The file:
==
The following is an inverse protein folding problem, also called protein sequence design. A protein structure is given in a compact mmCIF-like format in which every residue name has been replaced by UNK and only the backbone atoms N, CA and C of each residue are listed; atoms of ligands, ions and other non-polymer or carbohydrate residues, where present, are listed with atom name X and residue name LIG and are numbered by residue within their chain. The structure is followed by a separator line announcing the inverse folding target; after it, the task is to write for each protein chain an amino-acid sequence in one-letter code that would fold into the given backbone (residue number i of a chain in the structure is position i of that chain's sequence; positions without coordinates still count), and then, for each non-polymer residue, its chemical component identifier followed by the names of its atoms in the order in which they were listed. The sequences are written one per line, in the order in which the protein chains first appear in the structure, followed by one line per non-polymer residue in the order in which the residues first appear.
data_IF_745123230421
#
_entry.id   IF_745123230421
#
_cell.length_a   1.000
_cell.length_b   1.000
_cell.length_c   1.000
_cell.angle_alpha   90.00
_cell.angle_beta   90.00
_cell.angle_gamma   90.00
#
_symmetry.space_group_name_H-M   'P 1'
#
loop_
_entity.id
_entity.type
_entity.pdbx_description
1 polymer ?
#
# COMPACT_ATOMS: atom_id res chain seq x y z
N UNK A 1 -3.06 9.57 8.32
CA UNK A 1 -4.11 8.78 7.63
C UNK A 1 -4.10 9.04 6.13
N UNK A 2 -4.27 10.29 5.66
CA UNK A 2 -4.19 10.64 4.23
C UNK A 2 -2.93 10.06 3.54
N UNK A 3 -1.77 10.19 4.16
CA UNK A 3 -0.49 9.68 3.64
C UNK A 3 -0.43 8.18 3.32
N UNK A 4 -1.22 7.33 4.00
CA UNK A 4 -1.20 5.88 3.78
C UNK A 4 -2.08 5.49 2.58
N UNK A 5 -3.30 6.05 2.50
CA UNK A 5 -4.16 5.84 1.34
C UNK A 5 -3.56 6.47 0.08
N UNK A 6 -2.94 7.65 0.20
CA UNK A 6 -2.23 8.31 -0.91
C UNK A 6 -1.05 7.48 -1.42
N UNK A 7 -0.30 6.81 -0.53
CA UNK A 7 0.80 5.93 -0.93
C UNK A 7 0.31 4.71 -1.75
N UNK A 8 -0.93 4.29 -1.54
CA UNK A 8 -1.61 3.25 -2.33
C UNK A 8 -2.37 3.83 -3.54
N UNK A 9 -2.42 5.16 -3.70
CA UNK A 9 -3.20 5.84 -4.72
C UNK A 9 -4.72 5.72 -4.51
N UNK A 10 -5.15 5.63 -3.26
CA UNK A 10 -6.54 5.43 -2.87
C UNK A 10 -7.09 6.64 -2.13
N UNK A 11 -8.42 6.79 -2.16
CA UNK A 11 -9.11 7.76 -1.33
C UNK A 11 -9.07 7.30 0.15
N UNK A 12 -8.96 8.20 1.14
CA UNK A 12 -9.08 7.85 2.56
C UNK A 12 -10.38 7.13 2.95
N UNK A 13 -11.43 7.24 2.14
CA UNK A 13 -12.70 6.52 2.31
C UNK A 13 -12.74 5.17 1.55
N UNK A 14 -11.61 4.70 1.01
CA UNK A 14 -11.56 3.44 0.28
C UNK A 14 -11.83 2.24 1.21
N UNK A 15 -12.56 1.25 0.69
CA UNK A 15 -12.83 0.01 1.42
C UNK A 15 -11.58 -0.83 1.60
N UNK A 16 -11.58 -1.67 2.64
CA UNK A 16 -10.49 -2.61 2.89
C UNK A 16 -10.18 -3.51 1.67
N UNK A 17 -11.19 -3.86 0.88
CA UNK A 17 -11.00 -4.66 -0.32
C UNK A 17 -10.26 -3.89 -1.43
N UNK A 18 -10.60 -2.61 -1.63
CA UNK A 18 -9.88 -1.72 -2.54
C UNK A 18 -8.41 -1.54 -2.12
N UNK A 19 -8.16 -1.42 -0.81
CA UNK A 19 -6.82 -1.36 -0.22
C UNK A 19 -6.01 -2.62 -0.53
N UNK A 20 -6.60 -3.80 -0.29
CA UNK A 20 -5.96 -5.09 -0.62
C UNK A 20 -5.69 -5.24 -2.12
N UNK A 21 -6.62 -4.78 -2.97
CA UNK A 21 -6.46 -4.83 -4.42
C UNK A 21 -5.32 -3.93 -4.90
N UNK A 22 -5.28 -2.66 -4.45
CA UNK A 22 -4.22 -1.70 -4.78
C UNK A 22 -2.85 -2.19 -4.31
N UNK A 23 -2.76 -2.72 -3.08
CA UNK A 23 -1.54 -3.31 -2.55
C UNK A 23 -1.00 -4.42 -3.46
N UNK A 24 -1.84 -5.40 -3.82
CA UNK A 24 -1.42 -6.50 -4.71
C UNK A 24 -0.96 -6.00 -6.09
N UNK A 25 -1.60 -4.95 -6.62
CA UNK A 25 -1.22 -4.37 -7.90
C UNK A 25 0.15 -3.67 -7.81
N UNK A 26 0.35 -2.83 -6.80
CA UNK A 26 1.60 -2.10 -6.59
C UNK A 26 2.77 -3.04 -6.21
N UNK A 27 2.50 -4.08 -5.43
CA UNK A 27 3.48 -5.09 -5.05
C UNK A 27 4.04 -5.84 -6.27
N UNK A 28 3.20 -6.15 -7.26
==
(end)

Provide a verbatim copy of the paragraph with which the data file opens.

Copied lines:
The following is an inverse protein folding problem, also called protein sequence design. A protein structure is given in a compact mmCIF-like format in which every residue name has been replaced by UNK and only the backbone atoms N, CA and C of each residue are listed; atoms of ligands, ions and other non-polymer or carbohydrate residues, where present, are listed with atom name X and residue name LIG and are numbered by residue within their chain. The structure is followed by a separator line announcing the inverse folding target; after it, the task is to write for each protein chain an amino-acid sequence in one-letter code that would fold into the given backbone (residue number i of a chain in the structure is position i of that chain's sequence; positions without coordinates still count), and then, for each non-polymer residue, its chemical component identifier followed by the names of its atoms in the order in which they were listed. The sequences are written one per line, in the order in which the protein chains first appear in the structure, followed by one line per non-polymer residue in the order in which the residues first appear.